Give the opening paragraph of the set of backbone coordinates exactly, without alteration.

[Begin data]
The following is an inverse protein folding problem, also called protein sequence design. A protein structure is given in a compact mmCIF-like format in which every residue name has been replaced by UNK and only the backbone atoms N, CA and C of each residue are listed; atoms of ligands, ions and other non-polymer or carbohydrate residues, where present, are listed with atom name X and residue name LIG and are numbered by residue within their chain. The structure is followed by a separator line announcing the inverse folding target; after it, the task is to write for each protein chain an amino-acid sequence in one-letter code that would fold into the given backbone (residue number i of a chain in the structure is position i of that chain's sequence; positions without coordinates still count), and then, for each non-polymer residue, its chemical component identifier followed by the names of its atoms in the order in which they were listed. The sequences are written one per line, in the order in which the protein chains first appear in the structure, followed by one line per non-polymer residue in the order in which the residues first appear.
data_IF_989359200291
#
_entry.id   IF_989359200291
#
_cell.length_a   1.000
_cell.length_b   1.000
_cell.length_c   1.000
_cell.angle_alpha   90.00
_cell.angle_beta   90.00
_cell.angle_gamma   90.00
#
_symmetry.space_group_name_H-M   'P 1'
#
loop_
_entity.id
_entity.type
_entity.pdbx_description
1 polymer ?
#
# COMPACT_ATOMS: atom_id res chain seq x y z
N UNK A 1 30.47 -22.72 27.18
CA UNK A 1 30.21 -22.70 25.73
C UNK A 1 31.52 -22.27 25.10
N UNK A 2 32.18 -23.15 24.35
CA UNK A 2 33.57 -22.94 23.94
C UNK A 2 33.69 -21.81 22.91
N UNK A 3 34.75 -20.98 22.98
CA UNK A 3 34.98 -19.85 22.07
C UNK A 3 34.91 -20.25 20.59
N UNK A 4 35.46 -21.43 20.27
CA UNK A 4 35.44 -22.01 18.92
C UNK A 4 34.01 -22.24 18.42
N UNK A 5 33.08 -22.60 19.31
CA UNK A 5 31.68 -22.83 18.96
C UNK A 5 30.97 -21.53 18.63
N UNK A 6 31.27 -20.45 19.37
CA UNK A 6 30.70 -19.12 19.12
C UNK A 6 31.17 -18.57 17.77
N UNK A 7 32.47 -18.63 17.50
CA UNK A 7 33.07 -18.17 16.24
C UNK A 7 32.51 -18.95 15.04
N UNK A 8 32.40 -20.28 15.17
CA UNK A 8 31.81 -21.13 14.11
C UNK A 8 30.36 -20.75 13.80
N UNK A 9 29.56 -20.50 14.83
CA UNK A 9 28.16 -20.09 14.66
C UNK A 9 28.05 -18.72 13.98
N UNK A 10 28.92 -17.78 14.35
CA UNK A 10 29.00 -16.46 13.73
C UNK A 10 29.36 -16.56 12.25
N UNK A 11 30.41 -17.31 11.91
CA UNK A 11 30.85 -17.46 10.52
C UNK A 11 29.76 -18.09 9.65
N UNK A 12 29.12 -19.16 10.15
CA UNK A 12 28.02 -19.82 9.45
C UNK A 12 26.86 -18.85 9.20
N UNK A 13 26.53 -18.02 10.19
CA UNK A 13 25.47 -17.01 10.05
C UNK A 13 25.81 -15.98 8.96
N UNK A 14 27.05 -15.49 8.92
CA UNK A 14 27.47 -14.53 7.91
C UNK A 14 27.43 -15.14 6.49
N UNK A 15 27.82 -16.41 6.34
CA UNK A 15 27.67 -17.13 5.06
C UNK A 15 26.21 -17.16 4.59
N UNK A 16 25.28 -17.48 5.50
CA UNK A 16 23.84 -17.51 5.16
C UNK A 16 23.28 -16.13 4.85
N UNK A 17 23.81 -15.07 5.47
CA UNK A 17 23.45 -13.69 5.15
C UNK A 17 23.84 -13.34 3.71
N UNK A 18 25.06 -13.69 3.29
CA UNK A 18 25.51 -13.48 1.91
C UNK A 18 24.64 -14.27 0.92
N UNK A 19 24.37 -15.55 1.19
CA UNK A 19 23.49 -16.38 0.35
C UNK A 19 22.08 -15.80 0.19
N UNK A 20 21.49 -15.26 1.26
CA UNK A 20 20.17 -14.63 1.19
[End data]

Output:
The following is an inverse protein folding problem, also called protein sequence design. A protein structure is given in a compact mmCIF-like format in which every residue name has been replaced by UNK and only the backbone atoms N, CA and C of each residue are listed; atoms of ligands, ions and other non-polymer or carbohydrate residues, where present, are listed with atom name X and residue name LIG and are numbered by residue within their chain. The structure is followed by a separator line announcing the inverse folding target; after it, the task is to write for each protein chain an amino-acid sequence in one-letter code that would fold into the given backbone (residue number i of a chain in the structure is position i of that chain's sequence; positions without coordinates still count), and then, for each non-polymer residue, its chemical component identifier followed by the names of its atoms in the order in which they were listed. The sequences are written one per line, in the order in which the protein chains first appear in the structure, followed by one line per non-polymer residue in the order in which the residues first appear.